John Maynard Keynes, known as the “father of modern economics,” developed the ideas of macroeconomic theory. He was a genius and gave future economists all the tools they needed to forecast and understand the big economic picture. Worldwide supply and demand curves which dictated prices became the economic laws of the land. These measures became the keys that could drive monetary and fiscal policies for governments throughout the world and give bankers greater lending power over the supplies of capital.
Keynes ideas led to the monetary policy of the Federal Reserve lending money to banks by either printing money or selling US treasury bonds to those wanting to assume our debt. Through the Fed, our banks have been offering mega-corporate powers a nearly infinite supply of cheap money at near zero percent interest for the past eight years.
So what does all of this have to do with beer?
Despite all this cheap money, we are seeing signs that the mega-corporations might not control our politics and economy after all.
Keynes’ theories, designed to predict consumer behavior, begin to fall apart when we examine the unprecedented rise of craft brewing in the United States. It’s been known for years that during times of recession, just two businesses are recession proof: liquor and entertainment. Consumers want escapism. But liquor, unlike entertainment, had become a commodity item in all but a few households. Even my grandpa, who always carried hundreds in his money clip, drank Budweiser and cheap Jim Beam whiskey.
Consumers were not particular in their choices. Rainier Beer was nearly indistinguishable from Busch Beer from Milwaukee’s Best, Budweiser and Coors. They were all commodity beers, and price and supply drove consumption. Utah’s Fisher beer was forced to cheapen the quality of their German Pilsner to compete against the larger name brands, especially when Lucky Lager entered the market. But their distribution and cost-of-scale couldn’t compete against Coors, Miller and Lucky, so the only Utah brewery closed its doors forever in 1967.
So it went for golden light American-style Pilsner beer. “Consumers” didn’t care for variety; they bought what was available, and each consumer picked one of about five beers to determine which would be their lifelong beer of choice. The beer ads with the sexiest ladies usually gained the greatest favor.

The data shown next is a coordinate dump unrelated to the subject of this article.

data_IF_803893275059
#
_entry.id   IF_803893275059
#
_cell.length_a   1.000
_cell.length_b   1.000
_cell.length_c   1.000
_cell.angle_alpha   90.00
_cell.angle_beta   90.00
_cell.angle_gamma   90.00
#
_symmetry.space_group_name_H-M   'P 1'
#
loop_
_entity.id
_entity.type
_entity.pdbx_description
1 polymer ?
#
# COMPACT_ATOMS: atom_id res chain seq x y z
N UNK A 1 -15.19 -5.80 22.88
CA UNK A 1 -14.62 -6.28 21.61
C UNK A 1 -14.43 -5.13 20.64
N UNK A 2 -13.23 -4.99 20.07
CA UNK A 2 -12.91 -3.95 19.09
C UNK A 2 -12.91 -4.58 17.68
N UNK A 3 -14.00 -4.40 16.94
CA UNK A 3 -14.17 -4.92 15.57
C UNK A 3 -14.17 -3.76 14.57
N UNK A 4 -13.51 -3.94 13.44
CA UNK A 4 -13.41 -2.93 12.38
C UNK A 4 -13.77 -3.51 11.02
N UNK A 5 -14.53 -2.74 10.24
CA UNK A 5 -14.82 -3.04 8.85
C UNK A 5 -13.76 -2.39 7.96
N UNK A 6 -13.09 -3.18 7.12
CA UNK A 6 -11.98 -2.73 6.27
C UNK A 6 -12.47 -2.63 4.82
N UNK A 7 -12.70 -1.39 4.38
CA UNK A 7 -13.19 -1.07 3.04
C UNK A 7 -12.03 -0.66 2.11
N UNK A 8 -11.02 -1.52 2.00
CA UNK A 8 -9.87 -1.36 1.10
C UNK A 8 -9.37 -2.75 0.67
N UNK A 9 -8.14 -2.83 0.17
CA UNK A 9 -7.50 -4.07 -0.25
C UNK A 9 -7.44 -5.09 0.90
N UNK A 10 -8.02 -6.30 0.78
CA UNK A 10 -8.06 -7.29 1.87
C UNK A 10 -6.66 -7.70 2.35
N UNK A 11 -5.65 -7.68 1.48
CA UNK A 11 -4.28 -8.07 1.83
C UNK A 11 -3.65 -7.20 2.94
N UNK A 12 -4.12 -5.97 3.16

Rise of Microbreweries and “Local” Cool
But then something shocking happened. To pinpoint where it happened is difficult. Many would say it was in the Northeast when the Samuel Adams brewery opened, offering a more expensive “craft” beer from a “microbrewery.” Others would claim it was with Sierra Nevada or Anchor Steamer, which stuck to small-batch craft brewing even after the market was going the opposite direction. But around the same time in the late eighties and early nineties on both coasts, the country awoke from their mind-numbing Madison Avenue mantras (for our younger readers, that is the place in New York where the largest ad agencies reside) to drink one of only about a handful of beers. Consumers wanted something better. But why?
It was the late eighties. In the ad world, Spud McKenzie, Bo Jackson, Michael Jordan and “Don’t just ask for a light” were popular ad campaigns we would recite on the playground. We would play basketball at recess and talk about Bo-Diddley and Bo Jackson and Air Jordans.
Every cool kid had Girbaud jeans, a Hard Rock Cafe t-shirt and a pair of Jordans. Then a shirt reading “Good for What Ales You” started showing up with the Squatters’ logo.
“It’s beer dummy!”
The shirt began showing up on the backs of most of the cool kids.
“Ahhhh…Good for What Ales you,” we would say drinking our soda.
It wouldn’t be for another eight years until I would actually try Wasatch and Squatters beers, but I now look back at this as a pivotal moment in consumer behavior history. What Squatters had managed to do was to change the conversation at the playground. All we would ever talk about was what probably every kid who watched three hours of TV a night would talk about. We were programmed. We were happy little consumers. Then all of the sudden something local changed our conversation and local beer became cool.